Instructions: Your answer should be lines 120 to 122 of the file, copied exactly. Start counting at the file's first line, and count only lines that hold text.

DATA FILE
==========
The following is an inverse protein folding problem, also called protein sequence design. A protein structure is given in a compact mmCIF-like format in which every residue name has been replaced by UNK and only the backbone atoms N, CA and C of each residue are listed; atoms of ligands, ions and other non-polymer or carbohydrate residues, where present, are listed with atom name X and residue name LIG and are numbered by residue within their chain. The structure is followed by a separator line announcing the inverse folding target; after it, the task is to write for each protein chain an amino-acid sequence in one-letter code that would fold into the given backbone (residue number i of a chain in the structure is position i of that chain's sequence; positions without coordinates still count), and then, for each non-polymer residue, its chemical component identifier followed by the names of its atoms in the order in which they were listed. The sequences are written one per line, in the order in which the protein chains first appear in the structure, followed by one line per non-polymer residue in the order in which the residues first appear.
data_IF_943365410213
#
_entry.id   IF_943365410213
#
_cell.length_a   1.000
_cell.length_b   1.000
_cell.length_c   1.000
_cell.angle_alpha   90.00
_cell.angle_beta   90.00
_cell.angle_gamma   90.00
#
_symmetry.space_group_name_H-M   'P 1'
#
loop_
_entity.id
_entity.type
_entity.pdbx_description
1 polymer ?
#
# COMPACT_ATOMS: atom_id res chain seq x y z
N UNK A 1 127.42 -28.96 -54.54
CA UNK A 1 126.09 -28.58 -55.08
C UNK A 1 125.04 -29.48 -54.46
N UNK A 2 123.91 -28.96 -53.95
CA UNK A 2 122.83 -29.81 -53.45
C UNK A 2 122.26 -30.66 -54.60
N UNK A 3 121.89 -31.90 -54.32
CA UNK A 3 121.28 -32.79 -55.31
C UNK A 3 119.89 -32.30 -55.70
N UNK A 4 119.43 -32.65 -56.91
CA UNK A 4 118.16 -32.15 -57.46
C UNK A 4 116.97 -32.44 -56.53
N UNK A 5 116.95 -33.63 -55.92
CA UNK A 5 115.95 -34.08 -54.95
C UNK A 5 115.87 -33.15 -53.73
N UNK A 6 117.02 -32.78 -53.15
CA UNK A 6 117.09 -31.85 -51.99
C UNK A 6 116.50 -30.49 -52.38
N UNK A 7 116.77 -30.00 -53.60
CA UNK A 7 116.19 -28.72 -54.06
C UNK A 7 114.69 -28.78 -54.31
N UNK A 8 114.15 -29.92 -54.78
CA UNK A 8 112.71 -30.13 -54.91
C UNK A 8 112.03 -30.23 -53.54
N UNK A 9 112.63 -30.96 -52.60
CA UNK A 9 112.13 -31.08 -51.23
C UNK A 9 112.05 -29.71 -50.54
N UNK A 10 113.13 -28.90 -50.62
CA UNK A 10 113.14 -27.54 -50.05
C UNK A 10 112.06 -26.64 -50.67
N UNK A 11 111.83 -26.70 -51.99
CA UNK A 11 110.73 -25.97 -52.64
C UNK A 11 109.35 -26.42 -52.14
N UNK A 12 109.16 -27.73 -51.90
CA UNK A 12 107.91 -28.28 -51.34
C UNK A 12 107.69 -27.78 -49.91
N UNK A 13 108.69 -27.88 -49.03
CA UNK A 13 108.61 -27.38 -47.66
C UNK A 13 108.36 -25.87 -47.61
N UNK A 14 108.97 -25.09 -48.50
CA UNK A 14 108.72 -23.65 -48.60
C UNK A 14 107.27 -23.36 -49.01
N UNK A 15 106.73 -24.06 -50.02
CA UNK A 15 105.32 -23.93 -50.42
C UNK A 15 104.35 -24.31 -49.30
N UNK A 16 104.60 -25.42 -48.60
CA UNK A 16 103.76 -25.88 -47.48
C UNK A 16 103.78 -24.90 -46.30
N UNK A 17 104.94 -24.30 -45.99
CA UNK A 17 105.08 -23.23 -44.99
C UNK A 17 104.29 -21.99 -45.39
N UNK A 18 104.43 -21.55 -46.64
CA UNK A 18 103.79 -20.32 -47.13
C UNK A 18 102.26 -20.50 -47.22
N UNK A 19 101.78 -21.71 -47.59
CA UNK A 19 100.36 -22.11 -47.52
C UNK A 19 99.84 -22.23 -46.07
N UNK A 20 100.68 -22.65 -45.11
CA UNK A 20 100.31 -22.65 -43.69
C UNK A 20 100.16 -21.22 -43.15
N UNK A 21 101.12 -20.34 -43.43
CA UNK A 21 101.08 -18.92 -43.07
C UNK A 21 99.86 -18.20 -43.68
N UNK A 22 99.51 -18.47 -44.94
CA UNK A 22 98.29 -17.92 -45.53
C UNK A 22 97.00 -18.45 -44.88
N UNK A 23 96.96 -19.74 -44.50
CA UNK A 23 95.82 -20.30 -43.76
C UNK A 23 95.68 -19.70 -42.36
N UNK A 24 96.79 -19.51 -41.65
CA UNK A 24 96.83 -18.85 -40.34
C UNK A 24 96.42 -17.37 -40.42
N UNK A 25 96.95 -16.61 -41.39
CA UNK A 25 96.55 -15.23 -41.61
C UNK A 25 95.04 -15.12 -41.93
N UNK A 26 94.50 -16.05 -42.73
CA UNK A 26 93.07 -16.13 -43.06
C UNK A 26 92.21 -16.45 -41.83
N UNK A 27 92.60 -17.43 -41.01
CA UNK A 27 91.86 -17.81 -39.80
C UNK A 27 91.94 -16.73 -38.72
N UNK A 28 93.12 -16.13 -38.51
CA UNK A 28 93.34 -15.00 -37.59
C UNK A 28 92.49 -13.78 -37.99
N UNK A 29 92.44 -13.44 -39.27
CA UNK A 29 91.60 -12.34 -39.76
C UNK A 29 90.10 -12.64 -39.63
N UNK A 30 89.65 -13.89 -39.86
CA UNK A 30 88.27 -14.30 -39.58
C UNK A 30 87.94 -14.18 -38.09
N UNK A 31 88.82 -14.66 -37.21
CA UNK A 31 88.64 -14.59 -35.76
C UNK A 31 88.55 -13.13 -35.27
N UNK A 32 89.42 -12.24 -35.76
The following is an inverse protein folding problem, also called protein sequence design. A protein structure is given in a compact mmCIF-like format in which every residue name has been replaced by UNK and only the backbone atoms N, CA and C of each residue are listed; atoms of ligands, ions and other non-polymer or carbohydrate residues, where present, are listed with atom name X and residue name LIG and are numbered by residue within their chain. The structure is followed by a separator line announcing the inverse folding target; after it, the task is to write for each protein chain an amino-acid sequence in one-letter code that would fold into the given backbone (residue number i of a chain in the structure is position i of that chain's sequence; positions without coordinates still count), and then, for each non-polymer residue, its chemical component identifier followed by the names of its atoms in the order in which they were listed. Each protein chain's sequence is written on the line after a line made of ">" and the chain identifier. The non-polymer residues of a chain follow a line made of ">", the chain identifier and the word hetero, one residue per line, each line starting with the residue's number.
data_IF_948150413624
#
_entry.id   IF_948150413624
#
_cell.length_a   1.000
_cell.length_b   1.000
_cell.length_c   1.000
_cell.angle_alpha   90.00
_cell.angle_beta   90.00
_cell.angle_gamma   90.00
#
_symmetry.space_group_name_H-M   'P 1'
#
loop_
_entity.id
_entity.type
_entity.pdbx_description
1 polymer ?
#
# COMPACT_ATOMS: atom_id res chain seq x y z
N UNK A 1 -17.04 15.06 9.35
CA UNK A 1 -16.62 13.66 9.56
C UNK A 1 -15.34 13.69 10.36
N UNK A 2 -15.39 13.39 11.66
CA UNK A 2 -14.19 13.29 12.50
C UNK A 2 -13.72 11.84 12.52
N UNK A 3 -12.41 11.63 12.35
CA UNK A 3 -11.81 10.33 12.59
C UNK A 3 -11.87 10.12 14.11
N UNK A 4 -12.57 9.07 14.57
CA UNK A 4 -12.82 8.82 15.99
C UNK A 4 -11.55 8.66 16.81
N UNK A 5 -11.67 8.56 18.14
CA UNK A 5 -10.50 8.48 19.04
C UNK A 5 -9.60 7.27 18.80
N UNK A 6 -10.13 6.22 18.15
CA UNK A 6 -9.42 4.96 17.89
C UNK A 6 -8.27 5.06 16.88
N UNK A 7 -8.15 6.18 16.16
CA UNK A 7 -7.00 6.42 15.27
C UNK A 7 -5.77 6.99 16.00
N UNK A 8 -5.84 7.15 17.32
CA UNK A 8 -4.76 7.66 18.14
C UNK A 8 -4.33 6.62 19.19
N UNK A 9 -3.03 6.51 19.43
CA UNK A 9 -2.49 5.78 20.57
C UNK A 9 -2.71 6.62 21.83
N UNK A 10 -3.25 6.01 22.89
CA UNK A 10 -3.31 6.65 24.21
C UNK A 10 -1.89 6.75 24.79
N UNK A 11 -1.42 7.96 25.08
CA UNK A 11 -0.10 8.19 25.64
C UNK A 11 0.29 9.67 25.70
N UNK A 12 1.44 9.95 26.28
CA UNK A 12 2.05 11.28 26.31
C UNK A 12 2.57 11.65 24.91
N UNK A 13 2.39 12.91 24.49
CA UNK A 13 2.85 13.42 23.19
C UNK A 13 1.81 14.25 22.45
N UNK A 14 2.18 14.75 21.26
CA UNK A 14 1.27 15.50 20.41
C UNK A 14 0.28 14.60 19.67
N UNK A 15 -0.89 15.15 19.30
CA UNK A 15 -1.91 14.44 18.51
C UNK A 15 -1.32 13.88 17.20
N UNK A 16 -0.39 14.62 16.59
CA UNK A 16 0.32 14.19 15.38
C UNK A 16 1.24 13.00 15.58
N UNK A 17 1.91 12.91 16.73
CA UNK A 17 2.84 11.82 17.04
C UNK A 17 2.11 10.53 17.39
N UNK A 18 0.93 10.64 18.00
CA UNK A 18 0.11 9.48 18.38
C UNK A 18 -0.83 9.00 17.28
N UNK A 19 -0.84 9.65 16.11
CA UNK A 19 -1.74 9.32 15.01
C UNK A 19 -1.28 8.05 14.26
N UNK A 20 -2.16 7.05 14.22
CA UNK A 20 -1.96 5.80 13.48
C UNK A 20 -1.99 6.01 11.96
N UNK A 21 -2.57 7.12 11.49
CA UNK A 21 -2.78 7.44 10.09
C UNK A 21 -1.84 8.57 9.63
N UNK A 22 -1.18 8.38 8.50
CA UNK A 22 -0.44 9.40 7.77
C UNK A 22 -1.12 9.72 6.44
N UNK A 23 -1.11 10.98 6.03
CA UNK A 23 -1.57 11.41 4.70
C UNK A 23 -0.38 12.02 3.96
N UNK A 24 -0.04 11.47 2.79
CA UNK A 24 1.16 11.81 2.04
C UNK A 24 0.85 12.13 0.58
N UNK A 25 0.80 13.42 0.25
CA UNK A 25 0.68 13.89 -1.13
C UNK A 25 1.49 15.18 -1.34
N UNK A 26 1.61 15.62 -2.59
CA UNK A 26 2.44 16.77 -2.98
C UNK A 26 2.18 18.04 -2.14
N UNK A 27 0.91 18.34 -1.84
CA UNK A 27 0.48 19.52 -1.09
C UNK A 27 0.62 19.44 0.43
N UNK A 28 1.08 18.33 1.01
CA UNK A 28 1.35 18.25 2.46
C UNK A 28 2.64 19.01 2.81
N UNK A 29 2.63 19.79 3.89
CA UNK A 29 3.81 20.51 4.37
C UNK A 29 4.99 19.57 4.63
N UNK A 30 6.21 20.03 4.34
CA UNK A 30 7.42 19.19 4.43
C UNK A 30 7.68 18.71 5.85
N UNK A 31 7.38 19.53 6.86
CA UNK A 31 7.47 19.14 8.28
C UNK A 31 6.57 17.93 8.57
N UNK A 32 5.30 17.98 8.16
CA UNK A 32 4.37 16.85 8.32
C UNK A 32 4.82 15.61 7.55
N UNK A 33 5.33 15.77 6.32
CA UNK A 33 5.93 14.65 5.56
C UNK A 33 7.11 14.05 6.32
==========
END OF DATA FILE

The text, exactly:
#
_cell.length_a   1.000
_cell.length_b   1.000